June 23, 2008
The Best US Antitrust Practitioners?
Posted by D. Daniel Sokol
In looking at the individual rankings from the recently released Chambers 2008 US rankings for both DC and NY, one striking difference between the two lists is that the DC rankings are heavily populated by former agency people (and indeed former senior ranking agency people) while the New York list has far fewer people with ANY agency experience.
How important is agency experience, and in particular senior agency experience? If I was a general counsel and I had a complex merger that raised serious pontetial antitrust issues (and I think that it is particularly the case with mergers), I would in almost every case want to hire someone with agency experience for a number of reasons: 1. former agency people may have better credibility before the agencies, 2. former agency people may have a bit more of an insider's sense of the agencies in terms of understanding the agency's thought process and perhaps could better reassue me as the client, 3. if the deal goes bad because of antitrust concerns, I would want to be able to cover myself to my superiors in my company by saying that I had hired someone with lots of experience dealing with the agencies who know the US antitrust agencies inside and out. I think that none of these reasons cannot be overcome by someone who is really good and has never worked at an agency (and there are a number of people with agency experience who seem to be less good than those that have it), but is is striking how nearly all of the best practitioners in DC have agency experience. This raises a larger question of whether or not if a deal goesfor competitive bid and there are complex antitrust issues, do GCs nearly automatically choose a separate DC antitrust practice for the legal work even if they choose a NY firm for deal work? My suspicion in talking to general counsels is that this happens quite a bit. If so, the big question to me is, given the per partner profits of NY based firms, why don't NY firms plug in senior antitrust agency people into their practices more often either poaching directly from government or via lateral hires?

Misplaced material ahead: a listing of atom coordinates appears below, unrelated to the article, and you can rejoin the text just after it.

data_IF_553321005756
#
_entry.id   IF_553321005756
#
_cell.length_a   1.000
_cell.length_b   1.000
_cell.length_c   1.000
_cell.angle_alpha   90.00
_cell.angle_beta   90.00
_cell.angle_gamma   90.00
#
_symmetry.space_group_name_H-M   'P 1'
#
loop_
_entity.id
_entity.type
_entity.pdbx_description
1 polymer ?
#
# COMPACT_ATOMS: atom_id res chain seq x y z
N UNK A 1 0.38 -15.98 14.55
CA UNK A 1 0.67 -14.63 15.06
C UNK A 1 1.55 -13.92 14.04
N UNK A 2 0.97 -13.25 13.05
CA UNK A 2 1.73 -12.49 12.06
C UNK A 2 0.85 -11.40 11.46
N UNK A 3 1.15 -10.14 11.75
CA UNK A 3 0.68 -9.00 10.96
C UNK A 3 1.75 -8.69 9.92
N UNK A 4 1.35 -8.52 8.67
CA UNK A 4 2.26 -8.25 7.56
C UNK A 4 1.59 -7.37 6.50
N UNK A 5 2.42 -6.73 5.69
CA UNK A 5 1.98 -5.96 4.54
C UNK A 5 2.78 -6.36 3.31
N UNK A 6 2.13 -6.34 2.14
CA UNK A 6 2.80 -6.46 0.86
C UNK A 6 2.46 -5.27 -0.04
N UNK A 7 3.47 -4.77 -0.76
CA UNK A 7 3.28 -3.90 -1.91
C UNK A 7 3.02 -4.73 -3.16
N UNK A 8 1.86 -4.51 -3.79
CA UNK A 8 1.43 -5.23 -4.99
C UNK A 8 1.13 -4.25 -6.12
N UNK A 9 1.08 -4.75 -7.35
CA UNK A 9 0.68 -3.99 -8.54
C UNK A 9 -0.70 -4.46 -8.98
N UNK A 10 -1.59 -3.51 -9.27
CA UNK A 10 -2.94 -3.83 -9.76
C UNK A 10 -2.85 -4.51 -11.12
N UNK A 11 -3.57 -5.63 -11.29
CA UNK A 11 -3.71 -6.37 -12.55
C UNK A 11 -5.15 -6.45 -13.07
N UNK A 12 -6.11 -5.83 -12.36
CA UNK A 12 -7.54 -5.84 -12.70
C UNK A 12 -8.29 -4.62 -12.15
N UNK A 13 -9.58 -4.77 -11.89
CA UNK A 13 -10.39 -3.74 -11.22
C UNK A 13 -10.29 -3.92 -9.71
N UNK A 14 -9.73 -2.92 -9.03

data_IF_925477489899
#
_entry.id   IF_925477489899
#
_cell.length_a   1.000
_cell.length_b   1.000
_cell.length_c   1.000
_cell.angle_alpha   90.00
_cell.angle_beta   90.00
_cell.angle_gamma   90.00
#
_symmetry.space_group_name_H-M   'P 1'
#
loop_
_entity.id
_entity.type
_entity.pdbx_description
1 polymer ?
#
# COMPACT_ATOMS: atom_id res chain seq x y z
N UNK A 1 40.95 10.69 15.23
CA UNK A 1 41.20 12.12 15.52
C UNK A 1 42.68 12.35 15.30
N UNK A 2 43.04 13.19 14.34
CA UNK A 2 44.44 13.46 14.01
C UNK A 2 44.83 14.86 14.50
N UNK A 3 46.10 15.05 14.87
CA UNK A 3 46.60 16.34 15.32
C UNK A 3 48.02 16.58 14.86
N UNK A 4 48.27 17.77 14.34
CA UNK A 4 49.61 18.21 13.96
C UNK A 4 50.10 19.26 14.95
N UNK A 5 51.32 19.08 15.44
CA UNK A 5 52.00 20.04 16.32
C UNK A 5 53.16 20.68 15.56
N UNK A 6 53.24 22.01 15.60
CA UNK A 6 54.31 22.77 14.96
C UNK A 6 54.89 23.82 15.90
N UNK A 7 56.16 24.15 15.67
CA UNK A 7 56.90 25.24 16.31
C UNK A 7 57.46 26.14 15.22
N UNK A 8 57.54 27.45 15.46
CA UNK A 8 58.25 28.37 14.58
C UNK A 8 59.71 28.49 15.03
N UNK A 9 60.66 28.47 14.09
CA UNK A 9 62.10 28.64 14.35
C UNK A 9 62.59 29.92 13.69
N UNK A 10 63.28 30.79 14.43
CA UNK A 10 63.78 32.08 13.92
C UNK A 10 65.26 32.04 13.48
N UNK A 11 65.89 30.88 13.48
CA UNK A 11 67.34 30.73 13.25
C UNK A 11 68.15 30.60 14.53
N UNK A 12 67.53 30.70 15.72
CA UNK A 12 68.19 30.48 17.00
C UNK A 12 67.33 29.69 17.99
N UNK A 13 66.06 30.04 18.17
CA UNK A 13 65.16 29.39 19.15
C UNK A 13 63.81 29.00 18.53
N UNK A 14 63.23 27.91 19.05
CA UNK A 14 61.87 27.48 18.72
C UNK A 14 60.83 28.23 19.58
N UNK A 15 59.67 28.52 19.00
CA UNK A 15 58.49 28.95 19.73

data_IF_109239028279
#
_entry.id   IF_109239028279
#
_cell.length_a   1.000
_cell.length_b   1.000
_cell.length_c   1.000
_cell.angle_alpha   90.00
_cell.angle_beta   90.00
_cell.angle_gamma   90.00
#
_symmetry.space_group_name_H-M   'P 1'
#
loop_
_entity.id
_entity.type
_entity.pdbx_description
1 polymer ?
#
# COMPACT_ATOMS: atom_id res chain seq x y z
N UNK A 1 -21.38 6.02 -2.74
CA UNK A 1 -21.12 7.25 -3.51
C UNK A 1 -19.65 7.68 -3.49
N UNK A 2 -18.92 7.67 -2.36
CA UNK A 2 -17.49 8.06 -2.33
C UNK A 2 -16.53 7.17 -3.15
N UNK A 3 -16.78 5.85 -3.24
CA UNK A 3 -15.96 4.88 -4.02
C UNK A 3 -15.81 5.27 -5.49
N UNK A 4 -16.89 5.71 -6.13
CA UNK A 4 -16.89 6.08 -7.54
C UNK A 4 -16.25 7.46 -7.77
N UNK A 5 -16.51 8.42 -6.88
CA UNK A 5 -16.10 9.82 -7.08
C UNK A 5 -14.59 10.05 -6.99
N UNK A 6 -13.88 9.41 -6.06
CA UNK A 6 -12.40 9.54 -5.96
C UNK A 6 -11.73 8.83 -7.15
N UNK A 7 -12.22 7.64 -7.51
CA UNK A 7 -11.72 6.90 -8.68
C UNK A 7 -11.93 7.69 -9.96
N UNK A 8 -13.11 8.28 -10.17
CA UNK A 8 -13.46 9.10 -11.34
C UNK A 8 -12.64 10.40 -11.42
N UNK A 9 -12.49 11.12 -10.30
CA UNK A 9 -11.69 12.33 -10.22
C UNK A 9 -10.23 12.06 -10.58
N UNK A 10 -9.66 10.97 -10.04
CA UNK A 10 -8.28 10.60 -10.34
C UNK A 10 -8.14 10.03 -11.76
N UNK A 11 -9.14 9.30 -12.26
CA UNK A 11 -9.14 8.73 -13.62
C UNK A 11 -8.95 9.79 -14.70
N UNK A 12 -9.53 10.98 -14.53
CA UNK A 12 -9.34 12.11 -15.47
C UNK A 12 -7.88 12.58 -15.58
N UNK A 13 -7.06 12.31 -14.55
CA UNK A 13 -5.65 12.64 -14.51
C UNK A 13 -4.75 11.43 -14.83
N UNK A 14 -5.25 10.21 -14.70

June 23, 2008 | Permalink
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This is an excellent analysis. I would add one more factor. Perhaps the most significant reason to use antitrust counsel closely tied to the agencies (whether or not former agency people) is their insight and credibility on the toughest issue of all: if you have a deal that is potentially troublesome, do you immediately follow up the HSR filing with a trip over to the FTC or DOJ, or do you even make a pre-filing trip over to talk about it? This issue comes up in many, many industrial deals where you are talking a four to three or even a three to two combination, the HHI is apparently sky-high, but there is industrial logic to the deal, and qualitative aspects to it that do not surface in a top level look.
Posted by: Jeff Lipshaw | Jun 23, 2008 6:20:59 AM